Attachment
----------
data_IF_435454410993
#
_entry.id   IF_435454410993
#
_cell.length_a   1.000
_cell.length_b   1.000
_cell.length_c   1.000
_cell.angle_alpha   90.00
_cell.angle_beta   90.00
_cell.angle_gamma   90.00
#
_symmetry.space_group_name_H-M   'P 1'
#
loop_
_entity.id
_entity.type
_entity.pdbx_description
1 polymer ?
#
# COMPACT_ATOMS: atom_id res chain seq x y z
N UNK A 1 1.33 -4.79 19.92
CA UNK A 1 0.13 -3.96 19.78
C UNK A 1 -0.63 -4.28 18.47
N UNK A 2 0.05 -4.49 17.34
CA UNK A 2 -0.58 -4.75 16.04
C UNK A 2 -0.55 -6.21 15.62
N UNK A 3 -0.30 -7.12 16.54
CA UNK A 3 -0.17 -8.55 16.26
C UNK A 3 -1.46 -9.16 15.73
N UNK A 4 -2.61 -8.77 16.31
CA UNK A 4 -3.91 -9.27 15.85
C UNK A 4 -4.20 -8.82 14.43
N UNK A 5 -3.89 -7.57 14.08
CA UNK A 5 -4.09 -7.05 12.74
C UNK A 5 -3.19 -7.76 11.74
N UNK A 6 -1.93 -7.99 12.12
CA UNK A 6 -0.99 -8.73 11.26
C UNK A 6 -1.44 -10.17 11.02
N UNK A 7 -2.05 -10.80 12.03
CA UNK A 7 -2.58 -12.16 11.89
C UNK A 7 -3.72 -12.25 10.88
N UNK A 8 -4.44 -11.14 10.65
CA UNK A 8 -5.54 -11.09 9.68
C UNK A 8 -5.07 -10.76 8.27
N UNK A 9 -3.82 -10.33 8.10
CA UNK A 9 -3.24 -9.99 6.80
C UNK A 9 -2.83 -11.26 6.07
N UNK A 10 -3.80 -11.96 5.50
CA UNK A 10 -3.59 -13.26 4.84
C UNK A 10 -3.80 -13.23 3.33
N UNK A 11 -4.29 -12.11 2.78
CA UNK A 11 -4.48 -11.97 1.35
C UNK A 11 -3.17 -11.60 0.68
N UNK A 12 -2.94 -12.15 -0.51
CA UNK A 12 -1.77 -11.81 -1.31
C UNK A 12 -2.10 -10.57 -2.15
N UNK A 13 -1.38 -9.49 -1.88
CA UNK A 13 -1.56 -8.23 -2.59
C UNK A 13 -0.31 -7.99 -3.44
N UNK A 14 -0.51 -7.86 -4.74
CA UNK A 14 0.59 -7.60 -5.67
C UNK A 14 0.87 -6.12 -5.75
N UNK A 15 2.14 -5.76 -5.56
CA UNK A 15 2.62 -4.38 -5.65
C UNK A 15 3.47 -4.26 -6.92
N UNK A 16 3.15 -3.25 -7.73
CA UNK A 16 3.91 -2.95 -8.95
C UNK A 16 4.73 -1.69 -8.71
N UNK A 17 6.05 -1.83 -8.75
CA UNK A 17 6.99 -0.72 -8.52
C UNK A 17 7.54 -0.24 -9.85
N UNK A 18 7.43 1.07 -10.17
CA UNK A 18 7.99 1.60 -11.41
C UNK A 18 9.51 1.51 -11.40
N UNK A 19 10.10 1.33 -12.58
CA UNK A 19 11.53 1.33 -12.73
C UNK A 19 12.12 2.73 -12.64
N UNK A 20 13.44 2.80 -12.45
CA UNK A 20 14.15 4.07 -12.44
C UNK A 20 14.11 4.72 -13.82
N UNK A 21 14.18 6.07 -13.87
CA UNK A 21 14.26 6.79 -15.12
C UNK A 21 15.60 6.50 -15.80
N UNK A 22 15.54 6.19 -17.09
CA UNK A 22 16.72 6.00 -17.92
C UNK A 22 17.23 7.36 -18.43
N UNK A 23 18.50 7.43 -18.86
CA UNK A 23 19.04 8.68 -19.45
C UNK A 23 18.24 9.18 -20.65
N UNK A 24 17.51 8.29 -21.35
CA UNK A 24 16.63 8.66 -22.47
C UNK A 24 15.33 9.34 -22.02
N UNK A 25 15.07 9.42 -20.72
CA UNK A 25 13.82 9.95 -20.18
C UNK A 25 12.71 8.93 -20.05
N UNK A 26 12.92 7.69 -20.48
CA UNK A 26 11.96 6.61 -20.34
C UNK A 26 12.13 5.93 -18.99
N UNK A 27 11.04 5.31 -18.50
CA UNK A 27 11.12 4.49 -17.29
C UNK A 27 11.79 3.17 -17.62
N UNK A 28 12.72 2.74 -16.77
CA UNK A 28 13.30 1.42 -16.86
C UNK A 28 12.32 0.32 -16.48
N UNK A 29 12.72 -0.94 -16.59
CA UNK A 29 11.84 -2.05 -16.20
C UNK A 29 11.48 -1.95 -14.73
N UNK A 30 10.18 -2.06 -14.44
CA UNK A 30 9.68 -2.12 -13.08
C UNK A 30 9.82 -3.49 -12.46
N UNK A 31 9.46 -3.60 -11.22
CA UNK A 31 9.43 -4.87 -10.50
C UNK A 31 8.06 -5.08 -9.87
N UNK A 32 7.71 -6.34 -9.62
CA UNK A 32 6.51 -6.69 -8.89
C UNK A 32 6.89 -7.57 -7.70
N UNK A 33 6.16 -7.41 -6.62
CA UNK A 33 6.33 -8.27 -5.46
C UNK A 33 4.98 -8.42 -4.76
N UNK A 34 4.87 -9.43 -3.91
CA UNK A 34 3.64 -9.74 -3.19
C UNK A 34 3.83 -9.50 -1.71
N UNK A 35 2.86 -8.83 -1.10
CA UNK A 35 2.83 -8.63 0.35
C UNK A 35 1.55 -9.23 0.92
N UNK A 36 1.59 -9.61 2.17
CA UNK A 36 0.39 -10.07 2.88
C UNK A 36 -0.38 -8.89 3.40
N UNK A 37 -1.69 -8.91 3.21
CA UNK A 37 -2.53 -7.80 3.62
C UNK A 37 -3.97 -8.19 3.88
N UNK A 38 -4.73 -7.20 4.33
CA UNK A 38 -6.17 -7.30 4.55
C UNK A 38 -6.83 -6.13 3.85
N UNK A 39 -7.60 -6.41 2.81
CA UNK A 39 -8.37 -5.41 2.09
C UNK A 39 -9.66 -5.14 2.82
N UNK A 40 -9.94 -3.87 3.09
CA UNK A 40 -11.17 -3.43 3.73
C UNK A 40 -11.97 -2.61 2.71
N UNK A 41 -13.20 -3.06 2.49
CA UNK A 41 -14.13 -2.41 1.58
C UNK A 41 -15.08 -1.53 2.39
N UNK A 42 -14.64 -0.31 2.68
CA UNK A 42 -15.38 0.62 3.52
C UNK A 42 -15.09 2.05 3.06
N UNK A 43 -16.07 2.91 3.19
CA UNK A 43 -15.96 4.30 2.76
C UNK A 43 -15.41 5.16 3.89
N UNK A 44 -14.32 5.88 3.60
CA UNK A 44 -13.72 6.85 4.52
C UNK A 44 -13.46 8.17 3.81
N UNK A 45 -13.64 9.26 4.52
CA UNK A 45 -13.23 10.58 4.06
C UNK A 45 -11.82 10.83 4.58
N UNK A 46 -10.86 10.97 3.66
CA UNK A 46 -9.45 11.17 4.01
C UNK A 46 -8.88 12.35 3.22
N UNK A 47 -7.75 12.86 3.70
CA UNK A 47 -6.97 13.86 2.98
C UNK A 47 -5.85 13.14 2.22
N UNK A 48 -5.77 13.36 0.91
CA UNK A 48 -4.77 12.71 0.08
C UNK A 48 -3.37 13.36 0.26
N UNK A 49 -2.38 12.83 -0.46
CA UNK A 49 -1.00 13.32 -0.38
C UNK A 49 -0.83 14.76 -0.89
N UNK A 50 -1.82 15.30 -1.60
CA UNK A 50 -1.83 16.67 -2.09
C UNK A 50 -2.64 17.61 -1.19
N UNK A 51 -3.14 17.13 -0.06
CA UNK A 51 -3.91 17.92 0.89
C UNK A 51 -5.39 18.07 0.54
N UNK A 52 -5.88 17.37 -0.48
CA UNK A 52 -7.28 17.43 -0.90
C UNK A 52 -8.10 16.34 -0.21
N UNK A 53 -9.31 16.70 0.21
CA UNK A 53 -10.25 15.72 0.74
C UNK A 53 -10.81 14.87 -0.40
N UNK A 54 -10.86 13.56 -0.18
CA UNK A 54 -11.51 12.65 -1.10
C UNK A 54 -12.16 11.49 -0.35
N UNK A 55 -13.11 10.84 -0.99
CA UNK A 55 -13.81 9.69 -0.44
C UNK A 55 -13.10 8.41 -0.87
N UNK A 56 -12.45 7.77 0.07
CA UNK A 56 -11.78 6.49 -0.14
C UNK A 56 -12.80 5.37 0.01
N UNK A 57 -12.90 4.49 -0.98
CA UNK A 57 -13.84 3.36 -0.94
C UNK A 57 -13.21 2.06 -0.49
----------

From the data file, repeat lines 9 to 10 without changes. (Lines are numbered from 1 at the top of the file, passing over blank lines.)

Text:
_cell.angle_beta   90.00
_cell.angle_gamma   90.00